Parenting Vivian | 30 Mar 2010 11:31 pm

Dads, Sons, and Books – Secrets to Making Reading Time Fun

When you conjure up images of those great father/son bonding moments, you think of baseballs being thrown back and forth, big fish being dragged into the boat via grandpa’s lure, and the old standard car-driving-when-feet-can’t-reach-the-pedals, immortalized by every Americana artist who ever had a plate commissioned by the Franklin Mint.

What you won’t find on that list of precious memories is the first time dad pulled out his edition of The Norton Anthology of Literature and started reading his boy the first stanzas of Paradise Lost or a poem by Robert Frost. The “father/son reading moment” is not a part of our shared family rituals and therefore is often bypassed in the name of more physical pursuits.

But what does this mean to young boys as they grow up and become adults?

It is a known fact that, sadly, boys lag well behind girls when it comes to reading skills. Couple that fact with a society that does not do a good enough job of encouraging its boys to read and you’ve got a recipe for educational disaster. Indeed, as a result, we see lower grades in English for boys, and, frighteningly, a much higher high school dropout rate.

But there is some good news. Leading education experts and psychologists agree that a boy who has a male “reading role model” will stand a much better chance in developing a life-long love of reading.

It’s a simple theory, really: if a young boy sees his father or older brothers reading regularly, he’ll be that much more likely to pick it up himself. There’s no substitute for a home environment where the child’s role models are seen as avid readers.

Of course, the most obvious responsibility of fathers-as-reading-role-models is to read to their sons every chance they get. Study after study illustrates the positive correlation between reading comprehension and being read to. With the high-risk situation that faces young boys throughout the early portion of their school lives, this becomes even more crucial.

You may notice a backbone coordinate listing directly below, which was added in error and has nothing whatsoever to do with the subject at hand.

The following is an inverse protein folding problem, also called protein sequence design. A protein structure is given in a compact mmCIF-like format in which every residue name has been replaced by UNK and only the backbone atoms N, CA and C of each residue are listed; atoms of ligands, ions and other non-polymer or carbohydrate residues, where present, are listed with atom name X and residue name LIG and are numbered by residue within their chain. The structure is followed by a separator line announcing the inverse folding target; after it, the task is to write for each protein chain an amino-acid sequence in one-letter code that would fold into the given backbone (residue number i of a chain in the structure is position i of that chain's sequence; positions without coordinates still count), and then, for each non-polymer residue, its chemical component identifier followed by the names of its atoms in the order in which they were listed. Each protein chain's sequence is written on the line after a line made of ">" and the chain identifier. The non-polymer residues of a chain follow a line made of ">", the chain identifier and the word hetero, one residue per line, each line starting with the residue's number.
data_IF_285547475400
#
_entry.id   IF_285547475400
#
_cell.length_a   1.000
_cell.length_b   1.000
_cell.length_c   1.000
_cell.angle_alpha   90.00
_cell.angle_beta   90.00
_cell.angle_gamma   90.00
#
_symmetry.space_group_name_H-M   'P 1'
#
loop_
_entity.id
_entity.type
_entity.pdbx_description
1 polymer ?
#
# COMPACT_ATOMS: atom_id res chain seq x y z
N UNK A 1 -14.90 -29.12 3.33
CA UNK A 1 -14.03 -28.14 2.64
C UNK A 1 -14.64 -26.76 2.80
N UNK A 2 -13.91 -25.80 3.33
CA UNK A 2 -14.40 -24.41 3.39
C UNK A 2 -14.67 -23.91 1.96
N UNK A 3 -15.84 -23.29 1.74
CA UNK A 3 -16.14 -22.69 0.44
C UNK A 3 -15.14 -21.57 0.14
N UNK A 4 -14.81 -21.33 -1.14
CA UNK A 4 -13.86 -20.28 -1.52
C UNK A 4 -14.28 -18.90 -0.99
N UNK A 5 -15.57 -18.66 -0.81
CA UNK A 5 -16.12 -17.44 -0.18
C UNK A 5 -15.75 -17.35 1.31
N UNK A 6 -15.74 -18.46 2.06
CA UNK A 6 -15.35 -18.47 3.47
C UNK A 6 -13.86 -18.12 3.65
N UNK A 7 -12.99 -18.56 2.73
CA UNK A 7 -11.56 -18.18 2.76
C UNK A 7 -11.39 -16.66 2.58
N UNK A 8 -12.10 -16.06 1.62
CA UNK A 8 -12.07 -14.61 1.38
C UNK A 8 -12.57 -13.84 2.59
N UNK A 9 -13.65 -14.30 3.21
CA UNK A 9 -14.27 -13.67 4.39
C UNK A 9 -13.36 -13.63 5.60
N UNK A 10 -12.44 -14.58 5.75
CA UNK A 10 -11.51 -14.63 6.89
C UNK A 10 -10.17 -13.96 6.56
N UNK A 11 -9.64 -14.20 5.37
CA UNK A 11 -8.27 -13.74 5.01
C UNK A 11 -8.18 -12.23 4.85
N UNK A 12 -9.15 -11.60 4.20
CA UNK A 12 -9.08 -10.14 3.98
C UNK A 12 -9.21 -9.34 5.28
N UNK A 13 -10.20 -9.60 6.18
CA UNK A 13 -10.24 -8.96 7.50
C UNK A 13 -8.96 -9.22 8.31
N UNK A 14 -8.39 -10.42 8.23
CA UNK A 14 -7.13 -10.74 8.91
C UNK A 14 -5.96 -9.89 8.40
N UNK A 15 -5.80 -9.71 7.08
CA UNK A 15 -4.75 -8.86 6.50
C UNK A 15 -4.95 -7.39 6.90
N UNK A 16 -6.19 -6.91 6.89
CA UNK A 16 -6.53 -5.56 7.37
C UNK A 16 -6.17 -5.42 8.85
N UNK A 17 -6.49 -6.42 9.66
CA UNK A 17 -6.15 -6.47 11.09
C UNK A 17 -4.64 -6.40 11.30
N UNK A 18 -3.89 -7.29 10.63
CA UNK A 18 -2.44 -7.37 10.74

Reading to your son is the single most effective way to build a love of books. Set aside time to read with him. Make it a regular occurrence at a given time every day. It’s good for you and even better for him! Boys respond better to books when they are read aloud.

When a father settles in to read with his son, the key to success is making the experience FUN for EVERYONE. Here are some sure-fire tips to making your reading time together his favorite part of the day!

Act out the stories: Boys acquire knowledge more effectively when stimulated by interaction and movement. So remember, the play’s the thing to capture the attention of your little king.

Go beyond the page: Why should the story stop with what’s actually written in the book? Create additional scenarios where you and your son take on the lead roles. Craft a little user-generated fiction and you’ll see one book last for years!

Sing a song or two: So what if you can’t carry a tune with a handle? To your child you’re Pavarotti and Prince all rolled up into one. Sing out the words when the situation calls for it. It will increase enjoyment and retention!

Make a contest out of it: Boys love competitive endeavors, so keep track of how many books you read each month, then come up with a father/son activity (go out to dinner at his favorite restaurant, see a movie together with popcorn and treats, etc.) as a reward for beating that number the next month.